the problem of pluralism (and other things)… for naturalists

[Rough outline]

If naturalism is true then human beings can’t have any supernatural insight into deep philosophical matters about meta-physics/ethics, ontology etc. Regular human intelligence is the only tool human beings have to access the truth of these matters.

Moreover, human intelligence evolved with little to no adaptive pressures on deep philosophical matters. (To survive it doesn’t matter nearly so much whether you develop a true metaethical account as it does whether you believe truly about the tiger attacking you.)

Moreover, cognitive psychology has demonstrated that there are many non-rational mechanisms that affect our reasoning. It is quite possible to be mistaken even about why you hold the beliefs you do, let alone be mistaken about the fundamental nature of reality.

Moreover, human intelligence can only work with the limited data at hand. The data pool we have access to is largely determined by the culture and time period we are born into. Worldviews are roughly distributed across geographical regions.

Moreover, deep philosophical matters are recognised to be the most difficult matters for human reason to penetrate anyway. The greatest minds in human history have held radically different views on every imaginable problem within the field. And most people are not “the greatests minds in human history”.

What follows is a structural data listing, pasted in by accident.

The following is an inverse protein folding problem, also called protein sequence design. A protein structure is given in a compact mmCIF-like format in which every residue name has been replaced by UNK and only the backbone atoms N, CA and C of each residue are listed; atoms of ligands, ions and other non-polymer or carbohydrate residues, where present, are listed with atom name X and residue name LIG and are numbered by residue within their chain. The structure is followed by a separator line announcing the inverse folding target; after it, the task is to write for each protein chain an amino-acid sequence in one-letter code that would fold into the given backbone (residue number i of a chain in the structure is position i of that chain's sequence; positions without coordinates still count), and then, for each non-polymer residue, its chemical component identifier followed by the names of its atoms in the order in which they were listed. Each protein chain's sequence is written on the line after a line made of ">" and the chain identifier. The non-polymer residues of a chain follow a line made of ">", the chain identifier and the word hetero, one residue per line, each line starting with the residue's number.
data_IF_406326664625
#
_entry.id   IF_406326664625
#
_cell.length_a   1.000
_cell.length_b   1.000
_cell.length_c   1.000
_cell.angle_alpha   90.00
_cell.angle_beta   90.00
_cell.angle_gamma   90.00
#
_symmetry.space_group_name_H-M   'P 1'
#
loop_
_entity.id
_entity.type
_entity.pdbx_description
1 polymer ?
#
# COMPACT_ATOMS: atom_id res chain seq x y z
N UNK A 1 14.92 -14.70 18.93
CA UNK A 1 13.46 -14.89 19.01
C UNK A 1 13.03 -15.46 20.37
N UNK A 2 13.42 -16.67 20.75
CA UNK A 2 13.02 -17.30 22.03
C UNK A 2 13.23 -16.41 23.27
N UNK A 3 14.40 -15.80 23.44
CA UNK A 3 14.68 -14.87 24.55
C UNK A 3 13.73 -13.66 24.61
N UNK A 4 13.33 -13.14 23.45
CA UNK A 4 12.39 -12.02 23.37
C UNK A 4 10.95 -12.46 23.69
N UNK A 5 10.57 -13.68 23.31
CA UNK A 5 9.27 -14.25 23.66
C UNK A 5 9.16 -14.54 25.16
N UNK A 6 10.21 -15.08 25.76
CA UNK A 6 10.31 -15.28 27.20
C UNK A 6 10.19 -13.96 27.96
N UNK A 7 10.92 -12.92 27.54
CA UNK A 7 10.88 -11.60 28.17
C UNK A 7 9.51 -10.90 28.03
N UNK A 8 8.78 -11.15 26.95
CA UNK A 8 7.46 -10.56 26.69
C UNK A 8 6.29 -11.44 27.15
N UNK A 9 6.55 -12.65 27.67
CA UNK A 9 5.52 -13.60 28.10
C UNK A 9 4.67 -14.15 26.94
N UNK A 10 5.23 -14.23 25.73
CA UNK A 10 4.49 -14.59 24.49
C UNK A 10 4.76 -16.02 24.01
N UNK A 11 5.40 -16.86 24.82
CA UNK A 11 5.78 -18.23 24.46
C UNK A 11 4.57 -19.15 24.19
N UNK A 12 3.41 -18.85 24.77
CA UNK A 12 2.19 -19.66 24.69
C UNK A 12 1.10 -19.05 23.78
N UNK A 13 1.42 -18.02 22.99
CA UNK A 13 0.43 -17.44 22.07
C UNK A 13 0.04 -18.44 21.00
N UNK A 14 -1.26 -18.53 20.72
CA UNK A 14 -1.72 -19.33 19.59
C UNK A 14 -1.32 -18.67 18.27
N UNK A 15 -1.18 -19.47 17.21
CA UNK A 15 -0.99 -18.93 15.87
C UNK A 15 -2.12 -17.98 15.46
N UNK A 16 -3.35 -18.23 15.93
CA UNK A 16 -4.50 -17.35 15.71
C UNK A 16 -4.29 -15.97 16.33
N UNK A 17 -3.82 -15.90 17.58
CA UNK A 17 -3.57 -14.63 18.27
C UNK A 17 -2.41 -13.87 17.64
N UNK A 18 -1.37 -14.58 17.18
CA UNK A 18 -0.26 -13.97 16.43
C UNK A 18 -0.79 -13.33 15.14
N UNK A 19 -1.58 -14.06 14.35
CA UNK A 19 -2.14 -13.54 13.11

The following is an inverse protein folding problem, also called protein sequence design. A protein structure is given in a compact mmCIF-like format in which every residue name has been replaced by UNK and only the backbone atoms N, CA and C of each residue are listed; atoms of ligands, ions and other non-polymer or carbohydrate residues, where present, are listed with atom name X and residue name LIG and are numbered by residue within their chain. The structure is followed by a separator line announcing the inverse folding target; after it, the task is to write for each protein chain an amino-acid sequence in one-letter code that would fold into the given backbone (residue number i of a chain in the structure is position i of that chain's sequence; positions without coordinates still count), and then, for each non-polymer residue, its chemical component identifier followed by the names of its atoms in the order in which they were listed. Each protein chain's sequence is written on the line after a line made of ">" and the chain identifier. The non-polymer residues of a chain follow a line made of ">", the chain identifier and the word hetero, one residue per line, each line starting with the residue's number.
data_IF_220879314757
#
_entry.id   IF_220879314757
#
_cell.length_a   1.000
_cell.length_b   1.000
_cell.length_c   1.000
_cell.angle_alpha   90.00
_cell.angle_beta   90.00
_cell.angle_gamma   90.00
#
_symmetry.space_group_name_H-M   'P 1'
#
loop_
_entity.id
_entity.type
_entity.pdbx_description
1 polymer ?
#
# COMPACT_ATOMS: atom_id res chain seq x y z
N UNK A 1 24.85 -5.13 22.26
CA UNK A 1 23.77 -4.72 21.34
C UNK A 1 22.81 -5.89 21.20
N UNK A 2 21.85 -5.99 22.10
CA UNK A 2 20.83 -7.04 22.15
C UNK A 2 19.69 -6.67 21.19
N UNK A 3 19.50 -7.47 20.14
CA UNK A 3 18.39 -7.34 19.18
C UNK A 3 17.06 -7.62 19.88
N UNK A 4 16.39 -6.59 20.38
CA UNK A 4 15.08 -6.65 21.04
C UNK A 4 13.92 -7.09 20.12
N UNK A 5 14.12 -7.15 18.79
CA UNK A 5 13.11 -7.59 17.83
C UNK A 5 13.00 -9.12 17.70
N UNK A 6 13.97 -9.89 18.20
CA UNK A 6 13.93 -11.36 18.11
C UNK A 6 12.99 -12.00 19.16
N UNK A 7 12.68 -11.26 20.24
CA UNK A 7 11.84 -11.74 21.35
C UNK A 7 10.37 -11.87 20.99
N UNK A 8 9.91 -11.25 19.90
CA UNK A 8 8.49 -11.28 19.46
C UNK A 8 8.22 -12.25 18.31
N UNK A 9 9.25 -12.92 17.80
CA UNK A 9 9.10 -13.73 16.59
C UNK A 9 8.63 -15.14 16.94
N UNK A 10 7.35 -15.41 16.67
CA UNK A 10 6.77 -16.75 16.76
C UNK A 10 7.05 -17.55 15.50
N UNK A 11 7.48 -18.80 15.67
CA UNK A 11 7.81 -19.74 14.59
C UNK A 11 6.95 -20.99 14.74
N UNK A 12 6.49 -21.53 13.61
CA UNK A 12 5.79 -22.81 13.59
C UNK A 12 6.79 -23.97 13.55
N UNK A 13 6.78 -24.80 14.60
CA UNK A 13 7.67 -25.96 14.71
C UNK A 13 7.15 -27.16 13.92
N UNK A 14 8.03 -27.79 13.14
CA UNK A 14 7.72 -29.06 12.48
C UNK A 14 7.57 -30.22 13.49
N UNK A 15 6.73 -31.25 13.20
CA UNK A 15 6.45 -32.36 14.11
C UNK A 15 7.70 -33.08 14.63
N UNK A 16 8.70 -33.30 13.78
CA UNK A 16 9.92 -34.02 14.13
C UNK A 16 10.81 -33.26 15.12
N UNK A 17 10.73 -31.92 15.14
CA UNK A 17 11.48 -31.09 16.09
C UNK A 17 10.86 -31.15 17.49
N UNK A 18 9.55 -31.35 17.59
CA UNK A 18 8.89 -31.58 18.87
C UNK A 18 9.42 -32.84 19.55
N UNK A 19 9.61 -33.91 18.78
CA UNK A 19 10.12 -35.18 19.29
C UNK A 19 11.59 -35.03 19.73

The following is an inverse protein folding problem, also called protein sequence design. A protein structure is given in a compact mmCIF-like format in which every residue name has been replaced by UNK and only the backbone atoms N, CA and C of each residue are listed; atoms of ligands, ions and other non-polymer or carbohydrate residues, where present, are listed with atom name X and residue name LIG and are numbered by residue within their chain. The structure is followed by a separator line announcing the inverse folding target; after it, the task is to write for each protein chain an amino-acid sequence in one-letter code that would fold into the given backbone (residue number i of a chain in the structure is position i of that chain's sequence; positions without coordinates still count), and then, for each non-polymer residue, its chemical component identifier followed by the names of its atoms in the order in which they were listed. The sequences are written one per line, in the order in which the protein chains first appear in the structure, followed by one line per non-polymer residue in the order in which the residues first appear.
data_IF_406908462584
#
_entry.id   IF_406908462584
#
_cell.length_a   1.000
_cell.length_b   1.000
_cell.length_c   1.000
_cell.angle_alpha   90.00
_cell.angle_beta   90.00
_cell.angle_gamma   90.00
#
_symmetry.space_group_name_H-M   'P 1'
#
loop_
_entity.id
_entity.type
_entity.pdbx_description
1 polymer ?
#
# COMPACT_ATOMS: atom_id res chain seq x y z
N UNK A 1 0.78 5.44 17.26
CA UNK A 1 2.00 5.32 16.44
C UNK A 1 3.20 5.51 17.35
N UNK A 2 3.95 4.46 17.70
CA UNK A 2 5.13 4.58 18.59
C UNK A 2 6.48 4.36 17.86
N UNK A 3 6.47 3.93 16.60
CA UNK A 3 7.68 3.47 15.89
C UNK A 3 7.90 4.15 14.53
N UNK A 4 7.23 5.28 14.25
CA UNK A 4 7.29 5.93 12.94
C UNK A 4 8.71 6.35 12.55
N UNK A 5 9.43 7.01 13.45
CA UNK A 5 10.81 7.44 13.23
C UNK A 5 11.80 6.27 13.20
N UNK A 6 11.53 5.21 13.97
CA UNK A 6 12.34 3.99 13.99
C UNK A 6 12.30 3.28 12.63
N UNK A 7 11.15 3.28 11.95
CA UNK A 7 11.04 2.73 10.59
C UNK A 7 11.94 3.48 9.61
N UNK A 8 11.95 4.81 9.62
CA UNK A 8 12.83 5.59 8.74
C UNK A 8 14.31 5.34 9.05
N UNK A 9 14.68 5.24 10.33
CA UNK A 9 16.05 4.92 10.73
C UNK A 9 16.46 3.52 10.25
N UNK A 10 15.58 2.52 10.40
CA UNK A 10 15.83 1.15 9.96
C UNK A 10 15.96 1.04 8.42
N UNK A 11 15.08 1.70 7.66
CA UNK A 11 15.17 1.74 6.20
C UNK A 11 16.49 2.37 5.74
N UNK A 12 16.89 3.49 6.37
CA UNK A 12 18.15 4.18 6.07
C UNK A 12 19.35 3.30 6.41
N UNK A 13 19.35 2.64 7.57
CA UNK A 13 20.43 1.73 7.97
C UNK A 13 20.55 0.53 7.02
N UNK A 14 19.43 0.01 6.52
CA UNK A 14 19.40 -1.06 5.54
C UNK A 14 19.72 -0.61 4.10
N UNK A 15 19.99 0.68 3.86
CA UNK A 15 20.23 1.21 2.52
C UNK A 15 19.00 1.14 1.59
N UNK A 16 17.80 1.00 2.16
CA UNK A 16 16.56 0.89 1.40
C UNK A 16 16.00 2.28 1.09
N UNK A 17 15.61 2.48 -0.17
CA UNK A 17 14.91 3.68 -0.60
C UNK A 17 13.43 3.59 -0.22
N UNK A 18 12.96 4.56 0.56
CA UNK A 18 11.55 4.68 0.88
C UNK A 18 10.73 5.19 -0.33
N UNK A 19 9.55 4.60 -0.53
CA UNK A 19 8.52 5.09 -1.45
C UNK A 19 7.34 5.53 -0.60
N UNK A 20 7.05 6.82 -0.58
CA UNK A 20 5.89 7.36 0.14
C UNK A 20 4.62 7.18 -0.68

Therefore, the naturalist ought to believe that the reliability of their “deep philosophical cognitive faculties” are very low. While they may be justified in their deep philosophical beliefs, it is highly unlikely any of these are actually true. Any naturalist who steps into the realm of philosophy ought to believe that there is a radically low probability that the findings they come to will actually be true.

This argument is increased in power if Plantinga’s evolutionary argument against naturalism succeeds.


we are morally accountable for our choices so long as we necessarily make them.

1. X is any way an agent (A) can be animated that is morally relevant.
2. A is morally accountable for X iff A is responsible for X.
3. A is responsible for X iff A is the ultimate cause of X.
4. From (3) and (4), A is morally accountable for X iff A is the ultimate cause of X.
5. A cannot be an ultimate cause of X unless A causes X.
6. From (4) and (5), if A does not cause X then A is not morally accountable for X.

7. If A causes X then A does so either necessarily or contingently.
8. Of metaphysical necessity, any contingent occurrence has itself got a causal explanation.
9. If an occurrence has itself got a causal explanation then that occurrence cannot be the first cause in a causal sequence.
10. If an occurrence is not the first cause in a causal sequence then it is not the ultimate cause of the causal sequence.
11. From (4), (8), (9) and (10), if A causes X contingently then A is not morally accountable for X.

12. From (6), (7) and (11), A can be morally accountable for X iff A causes X necessarily.

(Note: The language of being “animated” in “morally relevant” ways is used to refer to an agent’s action without using language that already presupposes that the agent is the responsible party. Look at the difference in language, say, between “an agent moving his hand” and “an agent’s hand moving”. The first implies that the agent is responsible, the latter leaves that open. In the same way being animated in morally relevant ways refers to an action that is morally significant (say murder, or rape), without suggesting an a priori commitment to the responsible party.)